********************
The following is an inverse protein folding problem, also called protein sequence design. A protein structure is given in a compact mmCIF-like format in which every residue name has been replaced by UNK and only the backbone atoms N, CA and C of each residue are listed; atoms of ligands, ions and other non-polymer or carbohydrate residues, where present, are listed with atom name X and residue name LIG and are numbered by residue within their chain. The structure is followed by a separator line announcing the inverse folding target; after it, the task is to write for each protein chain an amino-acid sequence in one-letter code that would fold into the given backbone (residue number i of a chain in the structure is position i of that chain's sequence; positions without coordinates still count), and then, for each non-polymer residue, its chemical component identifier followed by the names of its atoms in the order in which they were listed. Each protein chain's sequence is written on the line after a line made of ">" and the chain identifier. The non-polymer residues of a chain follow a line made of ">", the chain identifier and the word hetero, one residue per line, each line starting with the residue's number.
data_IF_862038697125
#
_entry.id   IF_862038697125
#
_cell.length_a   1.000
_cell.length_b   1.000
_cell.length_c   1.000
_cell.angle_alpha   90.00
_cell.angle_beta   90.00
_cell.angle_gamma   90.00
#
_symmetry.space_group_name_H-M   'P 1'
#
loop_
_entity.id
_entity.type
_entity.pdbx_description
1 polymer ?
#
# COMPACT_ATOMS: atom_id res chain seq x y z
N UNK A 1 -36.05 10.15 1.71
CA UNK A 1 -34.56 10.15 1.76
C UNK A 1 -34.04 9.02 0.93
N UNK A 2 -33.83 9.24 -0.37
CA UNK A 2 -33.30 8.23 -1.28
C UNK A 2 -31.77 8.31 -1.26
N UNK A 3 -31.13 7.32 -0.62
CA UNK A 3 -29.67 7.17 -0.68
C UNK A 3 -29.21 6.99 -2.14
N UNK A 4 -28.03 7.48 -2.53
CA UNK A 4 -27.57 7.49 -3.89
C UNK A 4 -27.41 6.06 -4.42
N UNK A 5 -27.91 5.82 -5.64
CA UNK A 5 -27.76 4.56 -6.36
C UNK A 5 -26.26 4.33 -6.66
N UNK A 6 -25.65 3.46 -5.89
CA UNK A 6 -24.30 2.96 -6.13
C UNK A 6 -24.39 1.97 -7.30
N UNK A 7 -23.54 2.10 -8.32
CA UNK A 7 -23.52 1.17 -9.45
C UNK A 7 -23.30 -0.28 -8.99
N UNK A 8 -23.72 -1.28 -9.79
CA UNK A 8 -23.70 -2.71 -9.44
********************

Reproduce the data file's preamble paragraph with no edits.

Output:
The following is an inverse protein folding problem, also called protein sequence design. A protein structure is given in a compact mmCIF-like format in which every residue name has been replaced by UNK and only the backbone atoms N, CA and C of each residue are listed; atoms of ligands, ions and other non-polymer or carbohydrate residues, where present, are listed with atom name X and residue name LIG and are numbered by residue within their chain. The structure is followed by a separator line announcing the inverse folding target; after it, the task is to write for each protein chain an amino-acid sequence in one-letter code that would fold into the given backbone (residue number i of a chain in the structure is position i of that chain's sequence; positions without coordinates still count), and then, for each non-polymer residue, its chemical component identifier followed by the names of its atoms in the order in which they were listed. Each protein chain's sequence is written on the line after a line made of ">" and the chain identifier. The non-polymer residues of a chain follow a line made of ">", the chain identifier and the word hetero, one residue per line, each line starting with the residue's number.